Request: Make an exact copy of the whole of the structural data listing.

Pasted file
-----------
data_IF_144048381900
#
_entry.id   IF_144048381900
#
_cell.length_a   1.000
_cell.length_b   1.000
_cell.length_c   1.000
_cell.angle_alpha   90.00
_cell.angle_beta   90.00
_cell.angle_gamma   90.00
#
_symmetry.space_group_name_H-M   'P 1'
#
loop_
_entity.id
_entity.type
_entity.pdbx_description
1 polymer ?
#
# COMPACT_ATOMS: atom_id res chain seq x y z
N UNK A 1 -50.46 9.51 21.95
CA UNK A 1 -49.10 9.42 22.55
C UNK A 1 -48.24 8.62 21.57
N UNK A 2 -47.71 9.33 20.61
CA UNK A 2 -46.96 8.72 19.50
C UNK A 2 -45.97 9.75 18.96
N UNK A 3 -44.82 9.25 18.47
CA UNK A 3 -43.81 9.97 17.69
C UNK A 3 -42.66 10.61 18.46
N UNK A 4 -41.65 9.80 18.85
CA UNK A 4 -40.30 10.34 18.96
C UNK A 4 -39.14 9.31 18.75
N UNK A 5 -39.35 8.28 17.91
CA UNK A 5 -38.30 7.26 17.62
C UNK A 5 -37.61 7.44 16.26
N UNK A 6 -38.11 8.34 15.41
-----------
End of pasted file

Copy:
data_IF_144048381900
#
_entry.id   IF_144048381900
#
_cell.length_a   1.000
_cell.length_b   1.000
_cell.length_c   1.000
_cell.angle_alpha   90.00
_cell.angle_beta   90.00
_cell.angle_gamma   90.00
#
_symmetry.space_group_name_H-M   'P 1'
#
loop_
_entity.id
_entity.type
_entity.pdbx_description
1 polymer ?
#
# COMPACT_ATOMS: atom_id res chain seq x y z
N UNK A 1 -50.46 9.51 21.95
CA UNK A 1 -49.10 9.42 22.55
C UNK A 1 -48.24 8.62 21.57
N UNK A 2 -47.71 9.33 20.61
CA UNK A 2 -46.96 8.72 19.50
C UNK A 2 -45.97 9.75 18.96
N UNK A 3 -44.82 9.25 18.47
CA UNK A 3 -43.81 9.97 17.69
C UNK A 3 -42.66 10.61 18.46
N UNK A 4 -41.65 9.80 18.85
CA UNK A 4 -40.30 10.34 18.96
C UNK A 4 -39.14 9.31 18.75
N UNK A 5 -39.35 8.28 17.91
CA UNK A 5 -38.30 7.26 17.62
C UNK A 5 -37.61 7.44 16.26
N UNK A 6 -38.11 8.34 15.41